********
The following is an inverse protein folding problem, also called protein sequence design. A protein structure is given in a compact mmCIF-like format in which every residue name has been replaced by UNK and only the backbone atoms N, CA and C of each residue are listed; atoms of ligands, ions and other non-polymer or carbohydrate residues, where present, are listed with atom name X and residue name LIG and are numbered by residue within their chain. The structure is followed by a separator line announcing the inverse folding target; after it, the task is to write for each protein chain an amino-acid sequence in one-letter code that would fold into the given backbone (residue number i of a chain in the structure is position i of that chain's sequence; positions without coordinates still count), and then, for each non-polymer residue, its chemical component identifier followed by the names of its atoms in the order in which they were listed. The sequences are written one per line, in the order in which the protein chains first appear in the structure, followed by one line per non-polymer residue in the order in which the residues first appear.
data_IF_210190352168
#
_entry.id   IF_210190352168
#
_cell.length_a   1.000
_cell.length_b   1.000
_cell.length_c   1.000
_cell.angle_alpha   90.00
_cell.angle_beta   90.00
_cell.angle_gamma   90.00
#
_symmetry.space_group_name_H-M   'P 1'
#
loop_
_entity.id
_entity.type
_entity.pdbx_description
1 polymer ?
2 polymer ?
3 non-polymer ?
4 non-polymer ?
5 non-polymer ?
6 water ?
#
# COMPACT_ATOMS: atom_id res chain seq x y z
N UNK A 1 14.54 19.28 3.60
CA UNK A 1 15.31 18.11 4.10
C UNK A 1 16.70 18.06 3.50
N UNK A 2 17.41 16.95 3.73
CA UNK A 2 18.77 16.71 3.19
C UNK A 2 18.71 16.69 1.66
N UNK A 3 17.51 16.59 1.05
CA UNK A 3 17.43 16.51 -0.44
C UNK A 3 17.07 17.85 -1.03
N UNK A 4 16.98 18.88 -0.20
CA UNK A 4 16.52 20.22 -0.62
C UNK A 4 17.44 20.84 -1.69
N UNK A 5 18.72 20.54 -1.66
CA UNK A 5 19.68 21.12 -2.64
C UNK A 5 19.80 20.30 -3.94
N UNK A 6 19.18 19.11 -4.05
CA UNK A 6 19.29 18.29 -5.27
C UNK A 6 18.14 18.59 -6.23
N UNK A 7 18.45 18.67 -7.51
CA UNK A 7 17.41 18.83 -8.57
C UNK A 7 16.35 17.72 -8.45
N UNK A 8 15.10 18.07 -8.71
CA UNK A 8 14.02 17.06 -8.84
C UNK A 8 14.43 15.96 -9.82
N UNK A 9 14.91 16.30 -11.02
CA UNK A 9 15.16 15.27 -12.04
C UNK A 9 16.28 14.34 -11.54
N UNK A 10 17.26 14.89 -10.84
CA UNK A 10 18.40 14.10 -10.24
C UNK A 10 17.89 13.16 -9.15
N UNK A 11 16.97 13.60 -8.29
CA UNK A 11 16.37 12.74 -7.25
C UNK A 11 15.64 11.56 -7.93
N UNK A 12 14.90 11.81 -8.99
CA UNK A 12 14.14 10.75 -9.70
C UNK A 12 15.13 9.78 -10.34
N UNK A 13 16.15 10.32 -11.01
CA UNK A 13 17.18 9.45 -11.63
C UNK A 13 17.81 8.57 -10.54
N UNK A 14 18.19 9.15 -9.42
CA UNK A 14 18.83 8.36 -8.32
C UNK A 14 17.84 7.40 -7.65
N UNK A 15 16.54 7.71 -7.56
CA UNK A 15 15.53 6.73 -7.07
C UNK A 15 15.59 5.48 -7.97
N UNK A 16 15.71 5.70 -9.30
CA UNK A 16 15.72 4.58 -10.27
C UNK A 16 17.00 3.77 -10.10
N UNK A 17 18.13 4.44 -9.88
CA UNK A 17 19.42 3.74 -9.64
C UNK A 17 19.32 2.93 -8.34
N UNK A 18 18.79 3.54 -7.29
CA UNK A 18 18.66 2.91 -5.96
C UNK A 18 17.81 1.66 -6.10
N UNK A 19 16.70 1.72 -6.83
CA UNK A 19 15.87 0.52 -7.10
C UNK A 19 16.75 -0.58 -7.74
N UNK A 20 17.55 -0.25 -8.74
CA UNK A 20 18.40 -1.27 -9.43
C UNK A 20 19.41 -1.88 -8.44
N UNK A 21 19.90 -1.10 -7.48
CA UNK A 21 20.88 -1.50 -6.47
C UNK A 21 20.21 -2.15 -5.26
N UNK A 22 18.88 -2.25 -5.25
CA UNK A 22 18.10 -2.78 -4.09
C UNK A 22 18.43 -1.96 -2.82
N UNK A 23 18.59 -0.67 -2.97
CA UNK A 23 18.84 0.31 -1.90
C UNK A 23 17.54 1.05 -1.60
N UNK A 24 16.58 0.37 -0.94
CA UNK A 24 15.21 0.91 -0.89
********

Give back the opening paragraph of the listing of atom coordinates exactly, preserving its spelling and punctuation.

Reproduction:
The following is an inverse protein folding problem, also called protein sequence design. A protein structure is given in a compact mmCIF-like format in which every residue name has been replaced by UNK and only the backbone atoms N, CA and C of each residue are listed; atoms of ligands, ions and other non-polymer or carbohydrate residues, where present, are listed with atom name X and residue name LIG and are numbered by residue within their chain. The structure is followed by a separator line announcing the inverse folding target; after it, the task is to write for each protein chain an amino-acid sequence in one-letter code that would fold into the given backbone (residue number i of a chain in the structure is position i of that chain's sequence; positions without coordinates still count), and then, for each non-polymer residue, its chemical component identifier followed by the names of its atoms in the order in which they were listed. The sequences are written one per line, in the order in which the protein chains first appear in the structure, followed by one line per non-polymer residue in the order in which the residues first appear.